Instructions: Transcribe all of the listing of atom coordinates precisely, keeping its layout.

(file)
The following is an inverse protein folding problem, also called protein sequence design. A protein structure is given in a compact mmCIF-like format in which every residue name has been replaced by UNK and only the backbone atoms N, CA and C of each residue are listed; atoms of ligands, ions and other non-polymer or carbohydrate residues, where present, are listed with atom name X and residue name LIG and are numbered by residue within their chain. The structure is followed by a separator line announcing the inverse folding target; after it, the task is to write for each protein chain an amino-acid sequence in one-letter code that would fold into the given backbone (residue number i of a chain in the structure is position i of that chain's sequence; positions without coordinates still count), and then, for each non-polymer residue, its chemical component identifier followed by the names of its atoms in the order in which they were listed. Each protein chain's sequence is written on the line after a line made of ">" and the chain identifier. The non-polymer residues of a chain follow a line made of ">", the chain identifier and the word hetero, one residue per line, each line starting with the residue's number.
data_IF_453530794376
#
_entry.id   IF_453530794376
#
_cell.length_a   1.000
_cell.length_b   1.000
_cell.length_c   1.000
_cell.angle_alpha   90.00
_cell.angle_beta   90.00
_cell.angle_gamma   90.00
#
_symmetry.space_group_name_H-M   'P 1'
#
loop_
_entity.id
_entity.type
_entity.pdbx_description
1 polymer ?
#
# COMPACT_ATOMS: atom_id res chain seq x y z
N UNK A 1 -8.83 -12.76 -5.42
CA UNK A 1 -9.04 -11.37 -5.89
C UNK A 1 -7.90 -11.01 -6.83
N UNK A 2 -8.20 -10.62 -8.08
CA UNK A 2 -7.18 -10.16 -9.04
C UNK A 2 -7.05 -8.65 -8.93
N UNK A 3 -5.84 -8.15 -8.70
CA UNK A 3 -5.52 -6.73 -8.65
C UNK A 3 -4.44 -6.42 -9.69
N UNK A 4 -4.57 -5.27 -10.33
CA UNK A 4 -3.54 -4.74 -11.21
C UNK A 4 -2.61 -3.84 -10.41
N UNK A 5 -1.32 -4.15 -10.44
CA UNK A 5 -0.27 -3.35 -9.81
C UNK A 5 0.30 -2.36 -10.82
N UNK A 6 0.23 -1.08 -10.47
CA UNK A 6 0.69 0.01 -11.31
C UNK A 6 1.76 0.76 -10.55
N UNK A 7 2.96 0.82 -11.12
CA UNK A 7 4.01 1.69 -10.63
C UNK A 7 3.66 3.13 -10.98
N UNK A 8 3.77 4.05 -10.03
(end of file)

The following is an inverse protein folding problem, also called protein sequence design. A protein structure is given in a compact mmCIF-like format in which every residue name has been replaced by UNK and only the backbone atoms N, CA and C of each residue are listed; atoms of ligands, ions and other non-polymer or carbohydrate residues, where present, are listed with atom name X and residue name LIG and are numbered by residue within their chain. The structure is followed by a separator line announcing the inverse folding target; after it, the task is to write for each protein chain an amino-acid sequence in one-letter code that would fold into the given backbone (residue number i of a chain in the structure is position i of that chain's sequence; positions without coordinates still count), and then, for each non-polymer residue, its chemical component identifier followed by the names of its atoms in the order in which they were listed. Each protein chain's sequence is written on the line after a line made of ">" and the chain identifier. The non-polymer residues of a chain follow a line made of ">", the chain identifier and the word hetero, one residue per line, each line starting with the residue's number.
data_IF_453530794376
#
_entry.id   IF_453530794376
#
_cell.length_a   1.000
_cell.length_b   1.000
_cell.length_c   1.000
_cell.angle_alpha   90.00
_cell.angle_beta   90.00
_cell.angle_gamma   90.00
#
_symmetry.space_group_name_H-M   'P 1'
#
loop_
_entity.id
_entity.type
_entity.pdbx_description
1 polymer ?
#
# COMPACT_ATOMS: atom_id res chain seq x y z
N UNK A 1 -8.83 -12.76 -5.42
CA UNK A 1 -9.04 -11.37 -5.89
C UNK A 1 -7.90 -11.01 -6.83
N UNK A 2 -8.20 -10.62 -8.08
CA UNK A 2 -7.18 -10.16 -9.04
C UNK A 2 -7.05 -8.65 -8.93
N UNK A 3 -5.84 -8.15 -8.70
CA UNK A 3 -5.52 -6.73 -8.65
C UNK A 3 -4.44 -6.42 -9.69
N UNK A 4 -4.57 -5.27 -10.33
CA UNK A 4 -3.54 -4.74 -11.21
C UNK A 4 -2.61 -3.84 -10.41
N UNK A 5 -1.32 -4.15 -10.44
CA UNK A 5 -0.27 -3.35 -9.81
C UNK A 5 0.30 -2.36 -10.82
N UNK A 6 0.23 -1.08 -10.47
CA UNK A 6 0.69 0.01 -11.31
C UNK A 6 1.76 0.76 -10.55
N UNK A 7 2.96 0.82 -11.12
CA UNK A 7 4.01 1.69 -10.63
C UNK A 7 3.66 3.13 -10.98
N UNK A 8 3.77 4.05 -10.03